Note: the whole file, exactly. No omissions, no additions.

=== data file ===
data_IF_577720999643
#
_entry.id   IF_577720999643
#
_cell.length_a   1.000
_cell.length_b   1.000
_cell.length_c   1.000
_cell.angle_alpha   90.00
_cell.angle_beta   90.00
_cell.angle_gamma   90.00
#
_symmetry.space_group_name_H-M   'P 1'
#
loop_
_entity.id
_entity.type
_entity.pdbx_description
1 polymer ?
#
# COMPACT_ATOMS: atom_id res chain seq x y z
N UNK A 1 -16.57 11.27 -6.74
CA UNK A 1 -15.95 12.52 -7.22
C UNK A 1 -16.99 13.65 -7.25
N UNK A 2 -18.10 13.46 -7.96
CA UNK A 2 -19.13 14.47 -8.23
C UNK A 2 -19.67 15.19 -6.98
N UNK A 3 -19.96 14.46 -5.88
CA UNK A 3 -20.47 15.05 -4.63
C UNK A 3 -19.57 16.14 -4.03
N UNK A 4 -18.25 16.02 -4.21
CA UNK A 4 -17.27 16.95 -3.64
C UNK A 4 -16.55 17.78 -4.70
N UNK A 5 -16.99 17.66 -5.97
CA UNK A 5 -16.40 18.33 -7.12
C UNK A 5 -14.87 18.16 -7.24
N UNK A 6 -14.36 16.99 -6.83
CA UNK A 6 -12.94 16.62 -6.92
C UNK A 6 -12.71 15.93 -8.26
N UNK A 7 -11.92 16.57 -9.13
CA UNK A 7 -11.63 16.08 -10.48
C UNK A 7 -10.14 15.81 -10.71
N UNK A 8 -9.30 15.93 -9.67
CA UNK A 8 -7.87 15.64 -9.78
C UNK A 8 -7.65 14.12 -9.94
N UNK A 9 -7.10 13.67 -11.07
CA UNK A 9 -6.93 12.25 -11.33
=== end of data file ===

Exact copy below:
data_IF_577720999643
#
_entry.id   IF_577720999643
#
_cell.length_a   1.000
_cell.length_b   1.000
_cell.length_c   1.000
_cell.angle_alpha   90.00
_cell.angle_beta   90.00
_cell.angle_gamma   90.00
#
_symmetry.space_group_name_H-M   'P 1'
#
loop_
_entity.id
_entity.type
_entity.pdbx_description
1 polymer ?
#
# COMPACT_ATOMS: atom_id res chain seq x y z
N UNK A 1 -16.57 11.27 -6.74
CA UNK A 1 -15.95 12.52 -7.22
C UNK A 1 -16.99 13.65 -7.25
N UNK A 2 -18.10 13.46 -7.96
CA UNK A 2 -19.13 14.47 -8.23
C UNK A 2 -19.67 15.19 -6.98
N UNK A 3 -19.96 14.46 -5.88
CA UNK A 3 -20.47 15.05 -4.63
C UNK A 3 -19.57 16.14 -4.03
N UNK A 4 -18.25 16.02 -4.21
CA UNK A 4 -17.27 16.95 -3.64
C UNK A 4 -16.55 17.78 -4.70
N UNK A 5 -16.99 17.66 -5.97
CA UNK A 5 -16.40 18.33 -7.12
C UNK A 5 -14.87 18.16 -7.24
N UNK A 6 -14.36 16.99 -6.83
CA UNK A 6 -12.94 16.62 -6.92
C UNK A 6 -12.71 15.93 -8.26
N UNK A 7 -11.92 16.57 -9.13
CA UNK A 7 -11.63 16.08 -10.48
C UNK A 7 -10.14 15.81 -10.71
N UNK A 8 -9.30 15.93 -9.67
CA UNK A 8 -7.87 15.64 -9.78
C UNK A 8 -7.65 14.12 -9.94
N UNK A 9 -7.10 13.67 -11.07
CA UNK A 9 -6.93 12.25 -11.33